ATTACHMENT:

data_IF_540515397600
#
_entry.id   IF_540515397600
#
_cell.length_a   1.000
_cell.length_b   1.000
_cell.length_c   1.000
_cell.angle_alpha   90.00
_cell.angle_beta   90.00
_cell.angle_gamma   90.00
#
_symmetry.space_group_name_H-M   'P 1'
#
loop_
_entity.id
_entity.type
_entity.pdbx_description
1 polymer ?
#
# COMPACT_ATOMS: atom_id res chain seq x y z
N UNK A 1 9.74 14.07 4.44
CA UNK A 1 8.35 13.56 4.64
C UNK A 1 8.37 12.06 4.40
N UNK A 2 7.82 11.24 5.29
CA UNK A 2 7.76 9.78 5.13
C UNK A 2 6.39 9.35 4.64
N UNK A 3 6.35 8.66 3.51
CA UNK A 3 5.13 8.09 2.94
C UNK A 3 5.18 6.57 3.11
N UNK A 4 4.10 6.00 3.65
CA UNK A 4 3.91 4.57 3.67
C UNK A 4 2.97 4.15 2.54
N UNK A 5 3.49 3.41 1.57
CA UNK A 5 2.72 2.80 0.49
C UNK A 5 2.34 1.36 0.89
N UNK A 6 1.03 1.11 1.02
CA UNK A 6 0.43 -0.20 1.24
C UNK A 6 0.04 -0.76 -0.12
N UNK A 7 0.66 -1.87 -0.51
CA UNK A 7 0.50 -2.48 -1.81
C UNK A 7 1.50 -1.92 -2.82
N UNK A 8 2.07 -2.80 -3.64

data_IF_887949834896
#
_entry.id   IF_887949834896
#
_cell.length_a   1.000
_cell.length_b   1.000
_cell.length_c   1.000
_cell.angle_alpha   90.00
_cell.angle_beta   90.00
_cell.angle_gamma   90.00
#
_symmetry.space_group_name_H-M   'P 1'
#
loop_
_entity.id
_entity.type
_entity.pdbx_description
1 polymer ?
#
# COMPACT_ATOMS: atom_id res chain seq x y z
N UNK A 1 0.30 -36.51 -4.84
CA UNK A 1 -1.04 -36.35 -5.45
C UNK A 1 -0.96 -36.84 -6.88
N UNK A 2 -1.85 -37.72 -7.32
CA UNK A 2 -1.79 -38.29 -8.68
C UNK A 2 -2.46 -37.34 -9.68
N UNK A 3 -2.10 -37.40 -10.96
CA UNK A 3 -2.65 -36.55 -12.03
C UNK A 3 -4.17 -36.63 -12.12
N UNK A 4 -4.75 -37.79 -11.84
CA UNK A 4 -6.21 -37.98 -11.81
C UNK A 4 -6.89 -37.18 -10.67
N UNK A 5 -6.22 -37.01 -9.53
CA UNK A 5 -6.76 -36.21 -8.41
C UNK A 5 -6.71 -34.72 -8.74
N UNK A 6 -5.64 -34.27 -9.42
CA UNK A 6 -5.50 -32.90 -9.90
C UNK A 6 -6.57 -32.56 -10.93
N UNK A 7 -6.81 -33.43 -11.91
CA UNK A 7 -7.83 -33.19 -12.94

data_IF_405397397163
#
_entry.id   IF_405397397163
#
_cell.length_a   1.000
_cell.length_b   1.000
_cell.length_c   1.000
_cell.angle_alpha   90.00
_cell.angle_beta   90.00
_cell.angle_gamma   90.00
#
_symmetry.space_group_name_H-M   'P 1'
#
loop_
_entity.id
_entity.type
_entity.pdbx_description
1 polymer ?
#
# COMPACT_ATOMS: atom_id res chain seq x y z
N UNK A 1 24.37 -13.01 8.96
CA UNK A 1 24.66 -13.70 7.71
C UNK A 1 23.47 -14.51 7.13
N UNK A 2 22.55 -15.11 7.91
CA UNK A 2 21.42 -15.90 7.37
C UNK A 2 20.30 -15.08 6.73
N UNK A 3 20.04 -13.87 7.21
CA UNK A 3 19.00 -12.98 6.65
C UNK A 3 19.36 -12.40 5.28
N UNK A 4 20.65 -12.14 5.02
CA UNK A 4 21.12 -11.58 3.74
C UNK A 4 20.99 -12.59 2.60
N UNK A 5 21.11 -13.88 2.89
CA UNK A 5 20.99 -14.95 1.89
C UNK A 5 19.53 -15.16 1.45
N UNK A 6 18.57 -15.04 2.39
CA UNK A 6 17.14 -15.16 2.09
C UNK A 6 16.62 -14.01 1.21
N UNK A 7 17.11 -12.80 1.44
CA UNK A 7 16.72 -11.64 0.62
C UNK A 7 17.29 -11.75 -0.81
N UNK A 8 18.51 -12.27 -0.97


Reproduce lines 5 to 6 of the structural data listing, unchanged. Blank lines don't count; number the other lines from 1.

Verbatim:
_cell.length_a   1.000
_cell.length_b   1.000